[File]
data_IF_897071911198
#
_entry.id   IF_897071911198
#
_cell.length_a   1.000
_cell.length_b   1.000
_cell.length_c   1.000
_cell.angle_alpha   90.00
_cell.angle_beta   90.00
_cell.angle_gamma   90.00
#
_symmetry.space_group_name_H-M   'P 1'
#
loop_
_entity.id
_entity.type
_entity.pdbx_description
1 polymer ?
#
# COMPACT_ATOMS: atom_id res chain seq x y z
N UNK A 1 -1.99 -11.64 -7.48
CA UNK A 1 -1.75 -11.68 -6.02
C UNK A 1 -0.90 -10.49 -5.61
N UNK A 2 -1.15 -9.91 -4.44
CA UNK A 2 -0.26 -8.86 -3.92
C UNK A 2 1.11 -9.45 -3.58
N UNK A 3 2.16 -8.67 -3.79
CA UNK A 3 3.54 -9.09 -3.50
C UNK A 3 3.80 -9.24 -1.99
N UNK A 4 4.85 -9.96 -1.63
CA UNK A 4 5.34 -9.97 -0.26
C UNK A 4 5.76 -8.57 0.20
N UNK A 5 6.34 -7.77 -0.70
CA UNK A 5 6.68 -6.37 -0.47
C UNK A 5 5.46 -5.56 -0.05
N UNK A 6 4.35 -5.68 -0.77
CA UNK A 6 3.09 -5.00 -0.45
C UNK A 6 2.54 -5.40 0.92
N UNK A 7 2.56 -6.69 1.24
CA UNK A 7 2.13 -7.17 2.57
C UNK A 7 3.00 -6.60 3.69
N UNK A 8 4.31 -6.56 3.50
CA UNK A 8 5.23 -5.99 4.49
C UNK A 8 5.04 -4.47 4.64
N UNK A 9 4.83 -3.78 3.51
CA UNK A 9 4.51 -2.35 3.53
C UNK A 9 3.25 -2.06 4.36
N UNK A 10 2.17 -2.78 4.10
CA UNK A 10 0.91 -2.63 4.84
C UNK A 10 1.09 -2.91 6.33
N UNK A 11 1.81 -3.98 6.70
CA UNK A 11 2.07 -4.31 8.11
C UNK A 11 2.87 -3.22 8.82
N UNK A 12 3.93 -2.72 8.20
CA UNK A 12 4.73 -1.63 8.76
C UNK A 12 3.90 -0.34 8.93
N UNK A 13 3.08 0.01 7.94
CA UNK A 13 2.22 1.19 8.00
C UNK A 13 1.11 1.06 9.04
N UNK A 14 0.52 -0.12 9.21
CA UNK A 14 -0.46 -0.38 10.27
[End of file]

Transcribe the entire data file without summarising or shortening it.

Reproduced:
data_IF_897071911198
#
_entry.id   IF_897071911198
#
_cell.length_a   1.000
_cell.length_b   1.000
_cell.length_c   1.000
_cell.angle_alpha   90.00
_cell.angle_beta   90.00
_cell.angle_gamma   90.00
#
_symmetry.space_group_name_H-M   'P 1'
#
loop_
_entity.id
_entity.type
_entity.pdbx_description
1 polymer ?
#
# COMPACT_ATOMS: atom_id res chain seq x y z
N UNK A 1 -1.99 -11.64 -7.48
CA UNK A 1 -1.75 -11.68 -6.02
C UNK A 1 -0.90 -10.49 -5.61
N UNK A 2 -1.15 -9.91 -4.44
CA UNK A 2 -0.26 -8.86 -3.92
C UNK A 2 1.11 -9.45 -3.58
N UNK A 3 2.16 -8.67 -3.79
CA UNK A 3 3.54 -9.09 -3.50
C UNK A 3 3.80 -9.24 -1.99
N UNK A 4 4.85 -9.96 -1.63
CA UNK A 4 5.34 -9.97 -0.26
C UNK A 4 5.76 -8.57 0.20
N UNK A 5 6.34 -7.77 -0.70
CA UNK A 5 6.68 -6.37 -0.47
C UNK A 5 5.46 -5.56 -0.05
N UNK A 6 4.35 -5.68 -0.77
CA UNK A 6 3.09 -5.00 -0.45
C UNK A 6 2.54 -5.40 0.92
N UNK A 7 2.56 -6.69 1.24
CA UNK A 7 2.13 -7.17 2.57
C UNK A 7 3.00 -6.60 3.69
N UNK A 8 4.31 -6.56 3.50
CA UNK A 8 5.23 -5.99 4.49
C UNK A 8 5.04 -4.47 4.64
N UNK A 9 4.83 -3.78 3.51
CA UNK A 9 4.51 -2.35 3.53
C UNK A 9 3.25 -2.06 4.36
N UNK A 10 2.17 -2.78 4.10
CA UNK A 10 0.91 -2.63 4.84
C UNK A 10 1.09 -2.91 6.33
N UNK A 11 1.81 -3.98 6.70
CA UNK A 11 2.07 -4.31 8.11
C UNK A 11 2.87 -3.22 8.82
N UNK A 12 3.93 -2.72 8.20
CA UNK A 12 4.73 -1.63 8.76
C UNK A 12 3.90 -0.34 8.93
N UNK A 13 3.08 0.01 7.94
CA UNK A 13 2.22 1.19 8.00
C UNK A 13 1.11 1.06 9.04
N UNK A 14 0.52 -0.12 9.21
CA UNK A 14 -0.46 -0.38 10.27